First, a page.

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Spreading the Korean Culture
4/22/2011 | 4:50 PM

On April 16th, M.I.T.’s Korean students hosted several Korean culture based activities for people to partake. The groups were divided into two: one group learned how to play the Korean drums known as a Janggu; a double-headed hourglass-shaped drum.


While the other group learned the traditional Korean singing called Pansori. Not only did adults and college students come to participate in the class, some high school students came as well. After experiencing both the classes, we had a chance to talk to some of the students and ask them how they thought the classes were and how they felt about it.


We had a chance to speak with a couple students after the class.
David, a freshman from Northeastern, told us that “The drums were really fun to learn and play. I had watched people play similar drums on TV before, and I had always thought about what it would be like to play it. The teachers were really good, so my learning curve was consistently steep and I got a lot out of it”.


Catie, a senior at Wakefield High School, “thought that the classes were really interesting and insightful”. She says she “learned a lot about [a culture] that not many people around here know about”. “I also enjoyed watching the professionals show off their skills in an ancient art they are really passionate about and it was just as awesome to be able to try it for ourselves. I enjoyed every minute of it and learned a lot about Korean culture and history”, she added.
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Regan, another senior from Wakefield High School shared his experience with us. He said “the drumming part was surprisingly challenging”. He enjoyed both the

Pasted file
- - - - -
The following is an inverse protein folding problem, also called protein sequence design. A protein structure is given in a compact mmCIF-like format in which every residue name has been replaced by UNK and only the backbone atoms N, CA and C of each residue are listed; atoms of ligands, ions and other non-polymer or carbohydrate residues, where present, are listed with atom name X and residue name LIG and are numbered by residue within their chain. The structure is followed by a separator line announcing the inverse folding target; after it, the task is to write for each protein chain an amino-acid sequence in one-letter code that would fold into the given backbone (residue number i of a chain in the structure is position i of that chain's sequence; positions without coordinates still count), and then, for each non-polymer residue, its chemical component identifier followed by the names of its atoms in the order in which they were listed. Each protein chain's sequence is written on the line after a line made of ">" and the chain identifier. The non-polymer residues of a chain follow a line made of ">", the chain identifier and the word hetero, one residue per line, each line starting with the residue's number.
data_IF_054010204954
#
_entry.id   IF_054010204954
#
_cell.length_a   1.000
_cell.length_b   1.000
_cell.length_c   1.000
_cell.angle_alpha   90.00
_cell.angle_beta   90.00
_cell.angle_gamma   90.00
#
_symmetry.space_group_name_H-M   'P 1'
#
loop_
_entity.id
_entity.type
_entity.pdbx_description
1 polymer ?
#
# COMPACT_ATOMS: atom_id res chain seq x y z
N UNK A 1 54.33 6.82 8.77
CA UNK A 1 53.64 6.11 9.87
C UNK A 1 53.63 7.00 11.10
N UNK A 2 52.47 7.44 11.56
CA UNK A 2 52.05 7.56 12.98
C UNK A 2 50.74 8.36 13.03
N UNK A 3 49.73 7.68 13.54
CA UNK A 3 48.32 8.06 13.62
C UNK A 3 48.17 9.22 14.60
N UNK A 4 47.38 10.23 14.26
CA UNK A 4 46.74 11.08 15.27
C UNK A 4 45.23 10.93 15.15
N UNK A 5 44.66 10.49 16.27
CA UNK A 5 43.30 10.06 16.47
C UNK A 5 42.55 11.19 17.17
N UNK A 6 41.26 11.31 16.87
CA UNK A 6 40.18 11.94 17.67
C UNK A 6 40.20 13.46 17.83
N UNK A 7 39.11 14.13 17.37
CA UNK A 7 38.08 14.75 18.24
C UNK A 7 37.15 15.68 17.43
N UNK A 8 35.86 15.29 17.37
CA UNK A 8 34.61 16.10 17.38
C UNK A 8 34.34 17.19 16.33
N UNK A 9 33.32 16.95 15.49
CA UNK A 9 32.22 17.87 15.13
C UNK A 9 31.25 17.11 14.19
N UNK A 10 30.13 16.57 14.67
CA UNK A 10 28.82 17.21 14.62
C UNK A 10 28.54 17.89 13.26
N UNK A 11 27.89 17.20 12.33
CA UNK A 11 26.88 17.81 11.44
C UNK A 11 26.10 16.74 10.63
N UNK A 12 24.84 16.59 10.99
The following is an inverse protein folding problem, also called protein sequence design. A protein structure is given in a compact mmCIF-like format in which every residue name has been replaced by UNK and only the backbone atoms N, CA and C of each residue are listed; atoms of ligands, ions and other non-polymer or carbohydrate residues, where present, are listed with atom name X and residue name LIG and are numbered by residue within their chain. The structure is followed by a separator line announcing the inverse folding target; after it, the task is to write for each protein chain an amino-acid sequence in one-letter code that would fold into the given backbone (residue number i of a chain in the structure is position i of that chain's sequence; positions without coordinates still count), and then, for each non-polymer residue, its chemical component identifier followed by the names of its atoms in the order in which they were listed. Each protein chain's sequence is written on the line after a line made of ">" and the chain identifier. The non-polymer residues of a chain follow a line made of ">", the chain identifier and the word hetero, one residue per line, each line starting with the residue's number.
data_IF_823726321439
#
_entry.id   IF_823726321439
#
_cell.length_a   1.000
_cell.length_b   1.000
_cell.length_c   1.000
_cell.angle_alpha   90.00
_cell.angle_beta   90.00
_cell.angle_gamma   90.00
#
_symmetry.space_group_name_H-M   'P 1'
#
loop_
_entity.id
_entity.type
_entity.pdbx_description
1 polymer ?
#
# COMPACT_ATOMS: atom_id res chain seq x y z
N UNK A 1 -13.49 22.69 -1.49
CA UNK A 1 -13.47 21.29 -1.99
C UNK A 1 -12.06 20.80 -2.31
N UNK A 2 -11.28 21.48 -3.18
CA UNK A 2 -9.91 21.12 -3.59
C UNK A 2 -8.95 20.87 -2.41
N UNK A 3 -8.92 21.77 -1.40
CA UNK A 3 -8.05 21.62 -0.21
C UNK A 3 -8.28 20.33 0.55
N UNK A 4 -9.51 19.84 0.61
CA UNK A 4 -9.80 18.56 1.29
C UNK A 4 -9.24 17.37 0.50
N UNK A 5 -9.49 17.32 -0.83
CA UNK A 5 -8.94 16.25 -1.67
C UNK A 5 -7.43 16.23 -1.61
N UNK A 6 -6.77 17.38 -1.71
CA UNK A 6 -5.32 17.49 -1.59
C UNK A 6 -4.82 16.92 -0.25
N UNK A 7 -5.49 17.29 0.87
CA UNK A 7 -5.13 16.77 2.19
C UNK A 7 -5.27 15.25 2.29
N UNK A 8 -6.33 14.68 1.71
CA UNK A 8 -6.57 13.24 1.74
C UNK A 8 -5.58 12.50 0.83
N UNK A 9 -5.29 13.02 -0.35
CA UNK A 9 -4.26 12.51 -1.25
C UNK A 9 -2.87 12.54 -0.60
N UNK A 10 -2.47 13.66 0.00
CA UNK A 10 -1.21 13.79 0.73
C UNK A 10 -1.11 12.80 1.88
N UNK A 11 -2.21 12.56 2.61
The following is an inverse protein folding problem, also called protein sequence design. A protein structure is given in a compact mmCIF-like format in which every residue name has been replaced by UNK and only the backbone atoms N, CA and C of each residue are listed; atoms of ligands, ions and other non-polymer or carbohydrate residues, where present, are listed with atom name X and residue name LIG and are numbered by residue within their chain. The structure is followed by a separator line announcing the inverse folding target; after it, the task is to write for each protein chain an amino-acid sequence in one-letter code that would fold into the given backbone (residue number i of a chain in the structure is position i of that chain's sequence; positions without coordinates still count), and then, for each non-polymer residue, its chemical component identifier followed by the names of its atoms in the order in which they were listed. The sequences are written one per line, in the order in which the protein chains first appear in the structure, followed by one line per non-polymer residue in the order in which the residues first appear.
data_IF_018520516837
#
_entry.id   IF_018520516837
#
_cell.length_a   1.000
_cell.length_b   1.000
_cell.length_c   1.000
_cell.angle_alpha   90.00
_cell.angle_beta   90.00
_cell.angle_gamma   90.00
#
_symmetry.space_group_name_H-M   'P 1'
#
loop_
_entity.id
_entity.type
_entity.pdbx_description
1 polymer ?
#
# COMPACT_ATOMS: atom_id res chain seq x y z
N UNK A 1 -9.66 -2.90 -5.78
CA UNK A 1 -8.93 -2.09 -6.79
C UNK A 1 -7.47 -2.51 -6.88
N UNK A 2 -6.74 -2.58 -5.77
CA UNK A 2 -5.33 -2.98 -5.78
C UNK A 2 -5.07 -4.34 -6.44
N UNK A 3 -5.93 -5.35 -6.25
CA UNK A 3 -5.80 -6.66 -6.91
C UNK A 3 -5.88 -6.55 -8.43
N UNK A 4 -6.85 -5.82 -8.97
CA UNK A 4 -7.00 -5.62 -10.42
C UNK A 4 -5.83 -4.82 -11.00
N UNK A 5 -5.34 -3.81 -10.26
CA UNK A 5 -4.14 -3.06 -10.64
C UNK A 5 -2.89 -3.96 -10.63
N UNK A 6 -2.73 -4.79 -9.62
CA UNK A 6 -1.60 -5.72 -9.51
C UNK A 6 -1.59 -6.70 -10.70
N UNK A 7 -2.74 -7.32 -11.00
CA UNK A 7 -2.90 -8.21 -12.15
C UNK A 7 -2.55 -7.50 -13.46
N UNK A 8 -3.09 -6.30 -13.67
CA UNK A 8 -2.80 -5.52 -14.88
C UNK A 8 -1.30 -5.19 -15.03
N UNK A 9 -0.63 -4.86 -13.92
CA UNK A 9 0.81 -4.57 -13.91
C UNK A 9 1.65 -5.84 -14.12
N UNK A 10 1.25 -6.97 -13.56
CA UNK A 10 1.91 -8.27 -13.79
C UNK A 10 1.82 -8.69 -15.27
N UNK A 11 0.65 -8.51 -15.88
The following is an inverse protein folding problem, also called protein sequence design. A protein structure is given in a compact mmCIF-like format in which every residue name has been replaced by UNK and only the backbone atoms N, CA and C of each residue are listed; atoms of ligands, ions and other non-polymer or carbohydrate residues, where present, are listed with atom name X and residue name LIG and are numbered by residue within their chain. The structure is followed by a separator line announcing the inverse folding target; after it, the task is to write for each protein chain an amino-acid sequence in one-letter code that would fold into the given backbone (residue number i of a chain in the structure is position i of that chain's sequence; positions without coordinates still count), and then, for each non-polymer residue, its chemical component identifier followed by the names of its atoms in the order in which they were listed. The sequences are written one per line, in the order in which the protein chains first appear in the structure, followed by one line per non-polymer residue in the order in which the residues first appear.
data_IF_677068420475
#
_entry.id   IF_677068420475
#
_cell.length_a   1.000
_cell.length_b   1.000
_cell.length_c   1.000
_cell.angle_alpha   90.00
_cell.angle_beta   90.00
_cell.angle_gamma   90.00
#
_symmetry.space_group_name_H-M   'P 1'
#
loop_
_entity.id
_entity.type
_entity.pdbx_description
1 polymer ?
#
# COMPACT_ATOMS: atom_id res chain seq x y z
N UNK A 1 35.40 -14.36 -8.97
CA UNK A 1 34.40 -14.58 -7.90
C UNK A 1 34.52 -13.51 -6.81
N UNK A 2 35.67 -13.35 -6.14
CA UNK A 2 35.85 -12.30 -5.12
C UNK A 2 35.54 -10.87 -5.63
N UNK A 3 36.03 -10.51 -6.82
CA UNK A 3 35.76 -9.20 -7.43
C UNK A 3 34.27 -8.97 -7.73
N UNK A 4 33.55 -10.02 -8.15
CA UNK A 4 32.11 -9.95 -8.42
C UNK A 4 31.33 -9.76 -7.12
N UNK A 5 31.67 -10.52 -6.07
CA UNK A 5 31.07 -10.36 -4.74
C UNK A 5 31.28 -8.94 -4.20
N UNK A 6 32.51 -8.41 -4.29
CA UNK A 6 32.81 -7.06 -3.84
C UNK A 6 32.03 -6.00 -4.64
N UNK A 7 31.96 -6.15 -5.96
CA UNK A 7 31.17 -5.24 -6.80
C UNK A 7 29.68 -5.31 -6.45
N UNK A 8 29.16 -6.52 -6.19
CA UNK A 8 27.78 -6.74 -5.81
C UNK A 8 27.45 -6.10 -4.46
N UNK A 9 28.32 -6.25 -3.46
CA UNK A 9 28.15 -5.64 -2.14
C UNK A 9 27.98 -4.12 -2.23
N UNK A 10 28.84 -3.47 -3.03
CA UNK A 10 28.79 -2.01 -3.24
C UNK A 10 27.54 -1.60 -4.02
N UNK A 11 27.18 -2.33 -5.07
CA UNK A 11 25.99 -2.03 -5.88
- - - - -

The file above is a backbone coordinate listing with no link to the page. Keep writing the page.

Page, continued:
lessons, but was confused on some parts since the translation from a different language to English can leave some details clouded. He later added, “In the end, what I received from the experience was a very cursory introduction in one facet of korean culture”.


Joao Martins, a percussion major at Berklee College of Music, joined the others in the learning experience. He said that he “found the class very interesting” and was delighted that such a opportunity existed. He told us that he heard a little introduction into the Korean drums before, but he was not expecting the drumming experience to be so hands-on and thorough. In the end, he told us that he enjoyed the classes a lot and was willing to come if there was another opportunity similar to this one.


< Both the teachers who taught the classes were professionals in their practices.

Both personally chosen by the Korean government to spread the word about Korean culture and heritage. We had the chance to talk to the teachers and both exclaimed that they did not expect such a big turn out of foreigners.

They were pleasantly surprised

and one of the teachers stated that she was “emotionally moved” by the experience.


by Ryan Suh



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